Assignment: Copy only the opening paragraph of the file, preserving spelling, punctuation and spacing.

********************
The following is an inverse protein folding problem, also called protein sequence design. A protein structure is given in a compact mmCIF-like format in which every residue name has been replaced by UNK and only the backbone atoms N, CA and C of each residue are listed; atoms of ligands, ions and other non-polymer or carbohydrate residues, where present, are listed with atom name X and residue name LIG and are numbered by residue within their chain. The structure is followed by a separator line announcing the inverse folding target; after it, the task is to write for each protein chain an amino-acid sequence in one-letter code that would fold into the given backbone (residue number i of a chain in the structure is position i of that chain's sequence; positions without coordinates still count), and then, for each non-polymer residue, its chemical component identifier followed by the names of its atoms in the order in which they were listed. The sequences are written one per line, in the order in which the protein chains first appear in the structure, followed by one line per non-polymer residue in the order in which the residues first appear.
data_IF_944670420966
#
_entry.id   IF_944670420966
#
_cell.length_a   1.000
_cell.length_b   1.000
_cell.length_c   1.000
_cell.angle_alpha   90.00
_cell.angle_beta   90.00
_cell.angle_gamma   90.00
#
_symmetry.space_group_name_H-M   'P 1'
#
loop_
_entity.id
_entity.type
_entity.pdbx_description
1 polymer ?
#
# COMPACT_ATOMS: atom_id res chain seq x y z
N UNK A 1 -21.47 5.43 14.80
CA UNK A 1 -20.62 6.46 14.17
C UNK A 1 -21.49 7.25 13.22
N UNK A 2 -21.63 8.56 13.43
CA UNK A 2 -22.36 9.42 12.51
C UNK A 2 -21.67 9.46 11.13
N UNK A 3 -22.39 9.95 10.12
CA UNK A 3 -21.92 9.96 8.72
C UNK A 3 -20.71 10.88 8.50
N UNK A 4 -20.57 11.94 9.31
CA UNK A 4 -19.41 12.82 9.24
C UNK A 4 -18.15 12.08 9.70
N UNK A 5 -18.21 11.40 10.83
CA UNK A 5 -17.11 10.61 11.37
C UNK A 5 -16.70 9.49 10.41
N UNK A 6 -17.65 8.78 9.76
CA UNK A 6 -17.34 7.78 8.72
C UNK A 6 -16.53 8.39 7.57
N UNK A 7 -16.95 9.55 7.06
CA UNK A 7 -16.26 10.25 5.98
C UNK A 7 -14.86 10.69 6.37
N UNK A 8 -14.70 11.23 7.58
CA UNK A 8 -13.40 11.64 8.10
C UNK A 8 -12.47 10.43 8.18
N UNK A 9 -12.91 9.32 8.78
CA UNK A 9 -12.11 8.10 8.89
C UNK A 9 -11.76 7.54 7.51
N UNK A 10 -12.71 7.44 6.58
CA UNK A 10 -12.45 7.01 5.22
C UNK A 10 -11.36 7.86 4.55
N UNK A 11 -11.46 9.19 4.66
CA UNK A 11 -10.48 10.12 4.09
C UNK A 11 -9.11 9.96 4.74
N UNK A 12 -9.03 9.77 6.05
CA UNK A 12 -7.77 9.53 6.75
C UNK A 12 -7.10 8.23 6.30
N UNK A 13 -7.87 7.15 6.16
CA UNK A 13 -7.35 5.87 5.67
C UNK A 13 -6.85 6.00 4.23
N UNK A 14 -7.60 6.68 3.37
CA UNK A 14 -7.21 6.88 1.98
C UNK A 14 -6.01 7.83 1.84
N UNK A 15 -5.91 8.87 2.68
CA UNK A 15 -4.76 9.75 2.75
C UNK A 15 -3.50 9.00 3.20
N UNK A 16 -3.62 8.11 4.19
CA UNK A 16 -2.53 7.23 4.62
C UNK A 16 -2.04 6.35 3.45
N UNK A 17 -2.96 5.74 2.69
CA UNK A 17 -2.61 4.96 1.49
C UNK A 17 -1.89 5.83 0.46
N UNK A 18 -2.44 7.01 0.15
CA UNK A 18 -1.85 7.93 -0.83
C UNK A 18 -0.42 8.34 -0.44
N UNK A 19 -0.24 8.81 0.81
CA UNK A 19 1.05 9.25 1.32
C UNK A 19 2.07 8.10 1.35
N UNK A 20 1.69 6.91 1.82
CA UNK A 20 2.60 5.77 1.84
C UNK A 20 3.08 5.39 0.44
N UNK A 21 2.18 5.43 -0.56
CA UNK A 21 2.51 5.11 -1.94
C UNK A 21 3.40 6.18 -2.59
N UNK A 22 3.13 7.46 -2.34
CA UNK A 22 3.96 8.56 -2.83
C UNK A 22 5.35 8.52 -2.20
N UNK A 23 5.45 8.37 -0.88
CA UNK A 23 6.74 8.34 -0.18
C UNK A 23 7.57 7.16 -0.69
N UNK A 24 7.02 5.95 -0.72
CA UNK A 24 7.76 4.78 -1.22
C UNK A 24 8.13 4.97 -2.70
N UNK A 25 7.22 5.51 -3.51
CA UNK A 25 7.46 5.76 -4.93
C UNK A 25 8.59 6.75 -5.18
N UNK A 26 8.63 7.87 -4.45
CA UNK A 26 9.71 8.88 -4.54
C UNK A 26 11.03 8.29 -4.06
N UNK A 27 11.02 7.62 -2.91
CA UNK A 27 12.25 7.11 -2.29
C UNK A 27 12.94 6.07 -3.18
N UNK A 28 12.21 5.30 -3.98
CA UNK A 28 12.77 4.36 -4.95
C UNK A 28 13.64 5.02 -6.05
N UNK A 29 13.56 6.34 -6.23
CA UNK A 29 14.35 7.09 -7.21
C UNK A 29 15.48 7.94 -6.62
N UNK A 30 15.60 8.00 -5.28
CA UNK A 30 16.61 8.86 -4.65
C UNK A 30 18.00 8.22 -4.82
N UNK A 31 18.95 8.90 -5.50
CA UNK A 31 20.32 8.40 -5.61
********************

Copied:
The following is an inverse protein folding problem, also called protein sequence design. A protein structure is given in a compact mmCIF-like format in which every residue name has been replaced by UNK and only the backbone atoms N, CA and C of each residue are listed; atoms of ligands, ions and other non-polymer or carbohydrate residues, where present, are listed with atom name X and residue name LIG and are numbered by residue within their chain. The structure is followed by a separator line announcing the inverse folding target; after it, the task is to write for each protein chain an amino-acid sequence in one-letter code that would fold into the given backbone (residue number i of a chain in the structure is position i of that chain's sequence; positions without coordinates still count), and then, for each non-polymer residue, its chemical component identifier followed by the names of its atoms in the order in which they were listed. The sequences are written one per line, in the order in which the protein chains first appear in the structure, followed by one line per non-polymer residue in the order in which the residues first appear.